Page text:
Why is PLAYTIME so important for my child with autism’s communication skills?
The Link Between Play and Learning
PLAY is more than just fun and games for infants and children. Communication begins before we even learn to talk. In the first few months of life, babies learn to communicate by listening to voices and sounds, looking at people’s faces when they talk, and engaging in back-and-forth babbling and facial imitation games with their parents. These play interactions are the baby’s first conversations – they are learning who they are, developing a social awareness of others and the world around them.
Typically, after a child is one year old, they will begin imitating adult actions and words and overtime will build upon the words, phrases and sentences they can understand and use.
As a parent, the BEST thing you can do to help your child to learn and develop communication skills is to PLAY!

child play blocks man baby
RED FLAGSWhat play behaviours suggest my child could have a communication delay?
There may be times when your child doesn’t want to play particularly if they are tired or are bored of the same activity for long periods of time. This is normal and usually nothing to worry about. However, a consistent lack of interest in play can indicate a potential development disorder.

Communication disorders can often be predicted from a young age, particularly if they present with concomitant disorders including Autism Spectrum Disorder (ASD), Down Syndrome and Global Developmental Delay.
Consider speaking with a health professional if:
• your baby doesn’t seem to respond to sounds and faces during interactive play (e.g. peekaboo)
• your toddler has only a narrow interest in toys, or doesn’t use toys in a functional way (e.g. spinning the wheels of a toy car instead of pushing)
• your preschooler isn’t interested in playing with other children or participating in unstructured, imaginative games.

Child with autism lining up toys

Play-based Therapy:
The roles of the speech-language pathologist and parents in therapy have changed overtime. Parents are no longer observers of the therapy; they are an essential part of their child’s intervention. The Speech-Language Pathologist will model, coach and lead parents in promoting play and social interactions in a way that will support a child’s communication development. In this way, “therapy” becomes a natural part of the family’s everyday life. This is known as “parent-implemented intervention”.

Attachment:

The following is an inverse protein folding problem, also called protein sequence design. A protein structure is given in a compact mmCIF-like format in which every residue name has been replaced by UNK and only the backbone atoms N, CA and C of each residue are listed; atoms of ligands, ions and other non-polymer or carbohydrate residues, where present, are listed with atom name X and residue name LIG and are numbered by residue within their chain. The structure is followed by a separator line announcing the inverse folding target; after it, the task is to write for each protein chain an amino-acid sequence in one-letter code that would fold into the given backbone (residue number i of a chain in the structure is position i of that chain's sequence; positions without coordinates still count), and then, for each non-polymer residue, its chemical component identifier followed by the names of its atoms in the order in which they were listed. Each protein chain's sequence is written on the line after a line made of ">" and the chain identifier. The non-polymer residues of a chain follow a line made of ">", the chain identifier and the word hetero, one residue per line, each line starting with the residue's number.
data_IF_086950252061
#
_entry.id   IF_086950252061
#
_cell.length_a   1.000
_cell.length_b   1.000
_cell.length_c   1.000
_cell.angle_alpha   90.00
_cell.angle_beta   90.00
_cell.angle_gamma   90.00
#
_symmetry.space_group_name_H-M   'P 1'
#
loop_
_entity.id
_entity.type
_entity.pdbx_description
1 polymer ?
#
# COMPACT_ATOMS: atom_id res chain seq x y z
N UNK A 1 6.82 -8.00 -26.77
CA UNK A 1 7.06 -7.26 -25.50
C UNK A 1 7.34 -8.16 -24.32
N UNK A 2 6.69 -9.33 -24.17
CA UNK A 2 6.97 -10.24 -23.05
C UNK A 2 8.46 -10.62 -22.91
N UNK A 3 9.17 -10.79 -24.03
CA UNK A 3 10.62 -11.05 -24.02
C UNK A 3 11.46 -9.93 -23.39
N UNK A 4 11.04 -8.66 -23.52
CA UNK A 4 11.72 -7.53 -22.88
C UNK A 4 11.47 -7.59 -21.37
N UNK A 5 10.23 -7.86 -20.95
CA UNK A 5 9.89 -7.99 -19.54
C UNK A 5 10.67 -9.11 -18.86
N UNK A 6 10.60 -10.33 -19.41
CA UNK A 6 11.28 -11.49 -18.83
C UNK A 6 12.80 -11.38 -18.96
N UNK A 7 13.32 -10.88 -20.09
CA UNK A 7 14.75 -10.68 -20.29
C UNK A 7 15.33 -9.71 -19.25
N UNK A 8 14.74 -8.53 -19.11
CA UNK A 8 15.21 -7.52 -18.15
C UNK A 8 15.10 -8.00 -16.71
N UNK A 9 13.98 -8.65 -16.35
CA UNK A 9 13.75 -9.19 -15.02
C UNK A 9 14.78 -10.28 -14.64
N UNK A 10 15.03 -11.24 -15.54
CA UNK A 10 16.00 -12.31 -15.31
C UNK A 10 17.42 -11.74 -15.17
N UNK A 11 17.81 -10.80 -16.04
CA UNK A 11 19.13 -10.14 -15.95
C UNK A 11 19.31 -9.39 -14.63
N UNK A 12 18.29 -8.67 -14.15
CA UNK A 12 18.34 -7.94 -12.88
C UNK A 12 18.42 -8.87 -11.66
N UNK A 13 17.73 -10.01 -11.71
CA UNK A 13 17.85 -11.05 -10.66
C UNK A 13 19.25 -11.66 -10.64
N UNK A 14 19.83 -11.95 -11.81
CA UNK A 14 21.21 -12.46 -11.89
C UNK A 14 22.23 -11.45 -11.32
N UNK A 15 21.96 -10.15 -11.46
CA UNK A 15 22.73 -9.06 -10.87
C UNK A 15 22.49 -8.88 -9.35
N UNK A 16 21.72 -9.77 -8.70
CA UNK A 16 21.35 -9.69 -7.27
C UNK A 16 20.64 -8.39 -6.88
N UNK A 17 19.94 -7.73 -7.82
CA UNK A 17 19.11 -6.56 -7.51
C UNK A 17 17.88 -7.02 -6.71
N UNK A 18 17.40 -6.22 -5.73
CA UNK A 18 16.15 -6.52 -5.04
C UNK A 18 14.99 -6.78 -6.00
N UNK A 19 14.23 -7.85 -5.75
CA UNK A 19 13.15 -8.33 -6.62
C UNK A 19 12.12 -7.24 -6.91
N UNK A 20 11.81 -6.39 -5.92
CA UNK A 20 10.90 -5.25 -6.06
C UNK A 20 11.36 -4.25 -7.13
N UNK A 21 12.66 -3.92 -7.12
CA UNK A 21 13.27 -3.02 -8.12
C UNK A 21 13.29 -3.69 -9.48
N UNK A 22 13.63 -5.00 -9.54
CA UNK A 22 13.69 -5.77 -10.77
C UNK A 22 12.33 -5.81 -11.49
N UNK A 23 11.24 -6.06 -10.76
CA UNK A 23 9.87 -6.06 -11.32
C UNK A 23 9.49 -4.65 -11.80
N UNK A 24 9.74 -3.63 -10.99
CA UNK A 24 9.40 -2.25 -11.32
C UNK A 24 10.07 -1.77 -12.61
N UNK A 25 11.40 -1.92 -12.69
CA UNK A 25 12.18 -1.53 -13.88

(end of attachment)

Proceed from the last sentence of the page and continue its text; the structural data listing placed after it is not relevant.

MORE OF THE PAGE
Research supports that the earlier parents of children with disabilities are involved in intervention programs, the better the therapy outcomes. Such studies reveal positive gains for both parents and children.

Why parent- implemented play intervention works:
• Children learn to communicate during everyday activities and conversations with the important people in their lives.
• Parents know their child best and are her/his first teacher, spend the most time with them and have the biggest vested interest.
• Communication skills can be generalised into a child’s everyday life with multiple communication partners, outside of clinic settings.
• Play and social interactions are encouraged in daily activities (e.g. mealtime, bath time and bed time) that are familiar and meaningful to the child.
• Therapy occurs on an ongoing basis in the child’s comfortable surroundings which makes learning more motivating and fun!
• Parents learn to be less directive and more responsive. This encourages children to be more independent in initiating social and play interactions.
• Parents learn to encourage eye contact, joint attention and turn taking.
• Parents learn to provide appropriate language models assisting children in understanding and using new words and more complex sentences.
Types of Play
Unstructured Play:
Unstructured play or “free play” is the best type of play for young children.
Free play is not planned and allows a child to spontaneously engage in play activities at their own leisure, choosing and/or shifting between a variety of easily accessible toys/activities. During such instances, parents learn to observe, wait, listen and watch for cues for their child to invite them into their world to participate in play. Parents follow their child’s lead and interests and incorporate language stimulation techniques as opportunities arise naturally.

Examples of following a child’s interest include:
– Sitting at eye level alongside your child during independent play and waiting/listening for cues that they are inviting you to play (e.g. eye contact, hand leading and presenting objects, using words/phrases “LOOK, a car!”)
– Imitating a child’s actions with toys/ objects even if they are not playing in a conventional way (e.g. ripping paper, repeatedly crashing cars) allowing opportunities for joint attention.

girl with doll
Structured play:

Is more organised and often occurs at a fixed time or in a set space, led by an adult in order to target specific goals.
Examples include:
– Shared book reading every night before bed where a child is encouraged to label target picture words.
– Adult- directed multi-player, turn taking games with family members (e.g. Jenga, board games).

reading book to child first then I can choose
Play Schedules:
Implementing visuals in play including Play schedules/Play choice boards are a great way to increase a child’s play skill repertoire. In this way, they are encouraged to shift between a variety of activities, whilst still promoting opportunities for the child to make choices and have flexibility in play regarding selecting the order of activities to be completed and/or choosing reward activities they are working towards.